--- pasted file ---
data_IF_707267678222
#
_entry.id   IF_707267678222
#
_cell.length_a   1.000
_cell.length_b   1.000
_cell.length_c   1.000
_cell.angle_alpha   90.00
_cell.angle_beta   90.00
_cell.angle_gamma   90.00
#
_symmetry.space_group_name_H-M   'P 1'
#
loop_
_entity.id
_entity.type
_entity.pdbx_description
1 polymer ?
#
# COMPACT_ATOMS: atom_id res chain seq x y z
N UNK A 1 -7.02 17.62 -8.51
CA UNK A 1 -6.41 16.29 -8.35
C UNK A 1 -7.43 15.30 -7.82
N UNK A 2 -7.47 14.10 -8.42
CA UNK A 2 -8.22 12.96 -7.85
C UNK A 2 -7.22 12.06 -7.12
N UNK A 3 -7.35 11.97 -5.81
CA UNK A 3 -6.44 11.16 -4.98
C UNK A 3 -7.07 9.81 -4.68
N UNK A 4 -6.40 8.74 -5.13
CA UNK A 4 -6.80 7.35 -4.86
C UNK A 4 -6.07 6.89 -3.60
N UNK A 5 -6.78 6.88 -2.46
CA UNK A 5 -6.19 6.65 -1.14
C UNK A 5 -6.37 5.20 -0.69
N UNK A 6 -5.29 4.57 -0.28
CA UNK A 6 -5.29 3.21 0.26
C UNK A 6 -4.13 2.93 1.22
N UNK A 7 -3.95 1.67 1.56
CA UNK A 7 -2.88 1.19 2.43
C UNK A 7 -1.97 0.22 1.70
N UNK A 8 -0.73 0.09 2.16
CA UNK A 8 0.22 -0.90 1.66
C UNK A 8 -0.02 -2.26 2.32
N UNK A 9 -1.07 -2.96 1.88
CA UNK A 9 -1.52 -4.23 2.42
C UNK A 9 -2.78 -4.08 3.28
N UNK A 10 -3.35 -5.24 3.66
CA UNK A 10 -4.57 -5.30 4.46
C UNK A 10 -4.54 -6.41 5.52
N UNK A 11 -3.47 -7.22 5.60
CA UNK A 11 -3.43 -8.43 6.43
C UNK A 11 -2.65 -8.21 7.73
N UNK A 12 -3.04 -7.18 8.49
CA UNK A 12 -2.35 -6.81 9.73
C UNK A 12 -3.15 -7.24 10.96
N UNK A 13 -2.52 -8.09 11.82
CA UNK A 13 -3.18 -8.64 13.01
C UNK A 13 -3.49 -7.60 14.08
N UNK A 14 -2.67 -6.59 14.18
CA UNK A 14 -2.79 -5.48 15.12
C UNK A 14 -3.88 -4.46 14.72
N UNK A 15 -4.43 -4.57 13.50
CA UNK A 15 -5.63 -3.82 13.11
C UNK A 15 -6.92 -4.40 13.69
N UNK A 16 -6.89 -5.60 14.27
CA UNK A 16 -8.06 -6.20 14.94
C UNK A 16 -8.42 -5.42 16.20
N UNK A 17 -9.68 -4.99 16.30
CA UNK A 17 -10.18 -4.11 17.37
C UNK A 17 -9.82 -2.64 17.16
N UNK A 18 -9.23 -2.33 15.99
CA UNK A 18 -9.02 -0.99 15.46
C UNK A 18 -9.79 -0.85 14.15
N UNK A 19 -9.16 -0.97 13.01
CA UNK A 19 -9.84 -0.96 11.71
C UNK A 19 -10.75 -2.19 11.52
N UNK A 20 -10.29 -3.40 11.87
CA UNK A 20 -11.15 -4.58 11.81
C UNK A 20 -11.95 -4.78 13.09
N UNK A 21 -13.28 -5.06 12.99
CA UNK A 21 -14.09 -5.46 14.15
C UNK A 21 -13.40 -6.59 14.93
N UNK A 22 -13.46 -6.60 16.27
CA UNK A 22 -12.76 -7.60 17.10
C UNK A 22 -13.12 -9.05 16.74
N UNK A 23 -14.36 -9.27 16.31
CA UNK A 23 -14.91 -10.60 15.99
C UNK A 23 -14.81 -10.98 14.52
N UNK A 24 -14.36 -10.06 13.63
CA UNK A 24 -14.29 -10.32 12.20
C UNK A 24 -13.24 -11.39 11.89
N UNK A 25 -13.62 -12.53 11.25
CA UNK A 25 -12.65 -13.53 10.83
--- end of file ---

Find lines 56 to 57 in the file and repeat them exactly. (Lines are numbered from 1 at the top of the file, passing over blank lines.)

C UNK A 12 -3.15 -7.24 10.96
N UNK A 13 -2.52 -8.09 11.82